Dispatches from Austin: South by Southwest Festival, Day 2By Colin St. John | March 18th, 2011 | 2 comments
The Brooklyn Vegan party at Barbarella and Swan Dive was a bit of a catastrophe at first — plenty of bands late and wide swathes of time without music at a music showcase. Some might question the overall relevance of the taste-making website, but redemption was in sight: Damien Jurado, inside, crooned his folk, even if the loud crowd overcame him more often than not.
Fergus and Geronimo exhibited rolling rhythms and a 1950s swagger that hinged upon la-la singalongs. Obits, the venerable and aging punk outfit followed, after an MC microphone mishap that near decapitated some spectators. The group jams more live than on record, yet is incredibly angular — frills be damned. Menomena was still thrilling live, despite the recent loss of Brent Knopf. The sweaty, packed room was regaled with something of a greatest hits and tunes from the recent “Mines” were robust. Still, as the Portlanders cycled through “Rotten Hell” something (or more accurately, somebody) was missed.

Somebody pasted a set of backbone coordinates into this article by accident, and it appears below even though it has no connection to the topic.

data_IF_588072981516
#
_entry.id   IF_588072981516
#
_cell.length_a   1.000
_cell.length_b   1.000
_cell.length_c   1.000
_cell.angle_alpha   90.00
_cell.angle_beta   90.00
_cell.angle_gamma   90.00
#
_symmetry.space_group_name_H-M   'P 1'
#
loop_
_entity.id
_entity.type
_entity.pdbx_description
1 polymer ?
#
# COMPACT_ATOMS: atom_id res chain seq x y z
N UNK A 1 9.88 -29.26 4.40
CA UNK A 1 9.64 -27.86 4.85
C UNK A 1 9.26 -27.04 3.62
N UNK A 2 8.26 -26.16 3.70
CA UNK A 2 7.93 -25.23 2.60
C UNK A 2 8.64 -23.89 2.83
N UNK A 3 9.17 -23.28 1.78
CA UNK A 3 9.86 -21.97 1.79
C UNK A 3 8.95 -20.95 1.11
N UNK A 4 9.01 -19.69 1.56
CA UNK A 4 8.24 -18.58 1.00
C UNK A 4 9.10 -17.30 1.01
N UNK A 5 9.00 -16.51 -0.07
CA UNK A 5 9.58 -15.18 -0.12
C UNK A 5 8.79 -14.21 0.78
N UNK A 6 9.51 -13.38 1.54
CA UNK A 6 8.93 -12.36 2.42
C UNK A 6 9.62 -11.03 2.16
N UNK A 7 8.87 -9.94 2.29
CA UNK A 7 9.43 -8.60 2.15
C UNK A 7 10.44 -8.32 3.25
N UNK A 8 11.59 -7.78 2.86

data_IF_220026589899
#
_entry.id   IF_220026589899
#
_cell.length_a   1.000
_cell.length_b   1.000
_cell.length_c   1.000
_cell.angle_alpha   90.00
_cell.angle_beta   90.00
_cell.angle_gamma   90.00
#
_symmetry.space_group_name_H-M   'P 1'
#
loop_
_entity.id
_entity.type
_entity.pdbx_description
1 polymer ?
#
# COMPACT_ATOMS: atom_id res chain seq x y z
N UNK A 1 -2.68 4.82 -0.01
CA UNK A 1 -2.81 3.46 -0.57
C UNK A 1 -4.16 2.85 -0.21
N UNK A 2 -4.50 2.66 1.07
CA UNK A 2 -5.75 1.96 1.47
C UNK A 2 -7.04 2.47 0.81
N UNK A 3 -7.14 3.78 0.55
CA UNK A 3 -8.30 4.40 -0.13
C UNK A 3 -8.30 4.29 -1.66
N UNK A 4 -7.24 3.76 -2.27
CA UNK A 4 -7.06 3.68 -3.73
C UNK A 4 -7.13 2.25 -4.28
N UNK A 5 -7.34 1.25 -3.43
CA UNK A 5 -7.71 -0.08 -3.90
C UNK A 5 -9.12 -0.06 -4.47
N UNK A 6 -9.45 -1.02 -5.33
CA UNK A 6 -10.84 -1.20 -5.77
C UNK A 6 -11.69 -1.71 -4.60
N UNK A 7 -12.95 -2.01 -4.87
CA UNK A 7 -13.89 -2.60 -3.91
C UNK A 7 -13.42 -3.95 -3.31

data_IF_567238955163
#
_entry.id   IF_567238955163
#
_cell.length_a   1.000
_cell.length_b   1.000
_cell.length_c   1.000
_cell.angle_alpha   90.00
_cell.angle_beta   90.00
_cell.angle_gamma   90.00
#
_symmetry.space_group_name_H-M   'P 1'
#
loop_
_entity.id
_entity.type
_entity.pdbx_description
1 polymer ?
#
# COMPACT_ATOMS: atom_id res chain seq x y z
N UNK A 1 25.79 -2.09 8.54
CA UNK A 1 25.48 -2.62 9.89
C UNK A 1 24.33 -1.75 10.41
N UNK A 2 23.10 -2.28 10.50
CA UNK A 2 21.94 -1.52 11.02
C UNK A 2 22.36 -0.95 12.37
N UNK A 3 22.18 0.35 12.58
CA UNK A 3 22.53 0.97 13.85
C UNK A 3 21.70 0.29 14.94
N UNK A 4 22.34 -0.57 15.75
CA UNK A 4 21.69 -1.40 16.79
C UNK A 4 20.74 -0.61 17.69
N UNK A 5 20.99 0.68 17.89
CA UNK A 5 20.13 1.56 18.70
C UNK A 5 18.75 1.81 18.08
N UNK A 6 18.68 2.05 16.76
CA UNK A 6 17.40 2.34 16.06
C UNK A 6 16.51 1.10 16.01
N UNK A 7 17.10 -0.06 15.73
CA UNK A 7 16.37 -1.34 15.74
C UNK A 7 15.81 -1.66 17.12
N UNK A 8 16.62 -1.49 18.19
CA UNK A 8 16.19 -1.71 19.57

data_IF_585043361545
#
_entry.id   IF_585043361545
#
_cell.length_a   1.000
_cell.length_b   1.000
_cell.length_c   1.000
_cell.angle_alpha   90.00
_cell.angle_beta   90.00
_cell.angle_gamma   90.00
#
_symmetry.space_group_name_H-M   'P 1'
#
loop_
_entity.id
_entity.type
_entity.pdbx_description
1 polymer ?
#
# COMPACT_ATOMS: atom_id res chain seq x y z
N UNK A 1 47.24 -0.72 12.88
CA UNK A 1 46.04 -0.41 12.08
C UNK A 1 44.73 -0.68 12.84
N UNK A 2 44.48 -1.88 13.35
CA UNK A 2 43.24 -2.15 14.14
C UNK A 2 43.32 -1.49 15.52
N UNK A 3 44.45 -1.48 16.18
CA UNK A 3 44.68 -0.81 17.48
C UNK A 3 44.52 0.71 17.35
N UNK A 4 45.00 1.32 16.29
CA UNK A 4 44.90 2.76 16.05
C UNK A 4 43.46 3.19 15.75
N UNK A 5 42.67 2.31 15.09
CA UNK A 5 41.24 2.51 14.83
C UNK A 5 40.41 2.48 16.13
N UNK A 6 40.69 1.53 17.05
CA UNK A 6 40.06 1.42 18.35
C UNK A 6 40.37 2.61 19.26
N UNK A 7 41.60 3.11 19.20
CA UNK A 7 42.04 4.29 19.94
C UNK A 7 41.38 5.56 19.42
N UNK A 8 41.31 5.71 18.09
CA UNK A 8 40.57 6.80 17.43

The Strokes played a gigantic, packed and free show at Auditorium Shores. It can’t be overemphasized how crowded it was but the raucousness was welcome, the now-vets dusting off songs from every record in their catalog. The new songs — from a welcoming and unexpected “Angles” — were a joy to hear. Much of the show was marred by wind-swept sound or chatty ladies within earshot, but when the Strokes were on, the Strokes were on. “Reptilia” and the new “Taken for a Fool” — the best track on the new record — raged, claiming a section for the New Yorkers’ relevance. Once the fireworks started during “Hard to Explain” and then “Last Nite,” it was all extra credit.
Later at Emo’s, Retribution Gospel Choir made a bit of a mark, sometimes out-pacing its Low expectations (front man Alan Sparhawk’s other project). Cass McCombs was misplaced, his intricacies lost outdoors on the drunken crowd. Owen Pallett was quite the opposite and steered one of the best sets so far at South by Southwest. His loops and voice were piercing and his fomenting talent nonpareil, a cap and a final fantasy for anyone’s night.
Colin St. John is a Denver writer and a new contributor to Reverb.
Robert Castro is a Denver photographer and veteran contributor to Reverb.